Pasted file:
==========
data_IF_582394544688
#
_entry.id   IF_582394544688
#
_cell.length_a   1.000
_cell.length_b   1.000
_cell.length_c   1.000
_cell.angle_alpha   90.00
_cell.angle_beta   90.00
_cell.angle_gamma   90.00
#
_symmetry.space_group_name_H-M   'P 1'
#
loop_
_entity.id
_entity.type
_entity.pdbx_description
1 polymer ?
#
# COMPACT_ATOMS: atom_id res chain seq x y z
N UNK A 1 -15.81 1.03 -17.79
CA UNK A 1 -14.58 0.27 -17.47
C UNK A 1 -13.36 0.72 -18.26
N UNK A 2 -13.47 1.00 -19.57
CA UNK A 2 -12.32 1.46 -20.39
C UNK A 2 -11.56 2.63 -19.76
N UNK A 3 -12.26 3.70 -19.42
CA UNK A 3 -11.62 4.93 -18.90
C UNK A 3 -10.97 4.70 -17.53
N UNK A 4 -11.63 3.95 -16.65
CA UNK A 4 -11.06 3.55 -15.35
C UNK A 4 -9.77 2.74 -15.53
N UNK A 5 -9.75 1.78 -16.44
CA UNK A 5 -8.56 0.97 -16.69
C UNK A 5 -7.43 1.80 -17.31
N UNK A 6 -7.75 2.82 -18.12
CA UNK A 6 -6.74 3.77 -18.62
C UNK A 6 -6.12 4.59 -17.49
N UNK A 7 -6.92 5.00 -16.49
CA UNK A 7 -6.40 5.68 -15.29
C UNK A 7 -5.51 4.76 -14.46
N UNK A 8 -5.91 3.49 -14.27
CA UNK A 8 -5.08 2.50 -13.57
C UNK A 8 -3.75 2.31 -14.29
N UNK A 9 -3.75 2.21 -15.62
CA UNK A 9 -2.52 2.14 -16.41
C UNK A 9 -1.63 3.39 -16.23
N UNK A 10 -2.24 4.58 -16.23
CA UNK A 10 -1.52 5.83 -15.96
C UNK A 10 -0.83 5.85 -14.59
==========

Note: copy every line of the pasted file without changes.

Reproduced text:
data_IF_582394544688
#
_entry.id   IF_582394544688
#
_cell.length_a   1.000
_cell.length_b   1.000
_cell.length_c   1.000
_cell.angle_alpha   90.00
_cell.angle_beta   90.00
_cell.angle_gamma   90.00
#
_symmetry.space_group_name_H-M   'P 1'
#
loop_
_entity.id
_entity.type
_entity.pdbx_description
1 polymer ?
#
# COMPACT_ATOMS: atom_id res chain seq x y z
N UNK A 1 -15.81 1.03 -17.79
CA UNK A 1 -14.58 0.27 -17.47
C UNK A 1 -13.36 0.72 -18.26
N UNK A 2 -13.47 1.00 -19.57
CA UNK A 2 -12.32 1.46 -20.39
C UNK A 2 -11.56 2.63 -19.76
N UNK A 3 -12.26 3.70 -19.42
CA UNK A 3 -11.62 4.93 -18.90
C UNK A 3 -10.97 4.70 -17.53
N UNK A 4 -11.63 3.95 -16.65
CA UNK A 4 -11.06 3.55 -15.35
C UNK A 4 -9.77 2.74 -15.53
N UNK A 5 -9.75 1.78 -16.44
CA UNK A 5 -8.56 0.97 -16.69
C UNK A 5 -7.43 1.80 -17.31
N UNK A 6 -7.75 2.82 -18.12
CA UNK A 6 -6.74 3.77 -18.62
C UNK A 6 -6.12 4.59 -17.49
N UNK A 7 -6.92 5.00 -16.49
CA UNK A 7 -6.40 5.68 -15.29
C UNK A 7 -5.51 4.76 -14.46
N UNK A 8 -5.91 3.49 -14.27
CA UNK A 8 -5.08 2.50 -13.57
C UNK A 8 -3.75 2.31 -14.29
N UNK A 9 -3.75 2.21 -15.62
CA UNK A 9 -2.52 2.14 -16.41
C UNK A 9 -1.63 3.39 -16.23
N UNK A 10 -2.24 4.58 -16.23
CA UNK A 10 -1.52 5.83 -15.96
C UNK A 10 -0.83 5.85 -14.59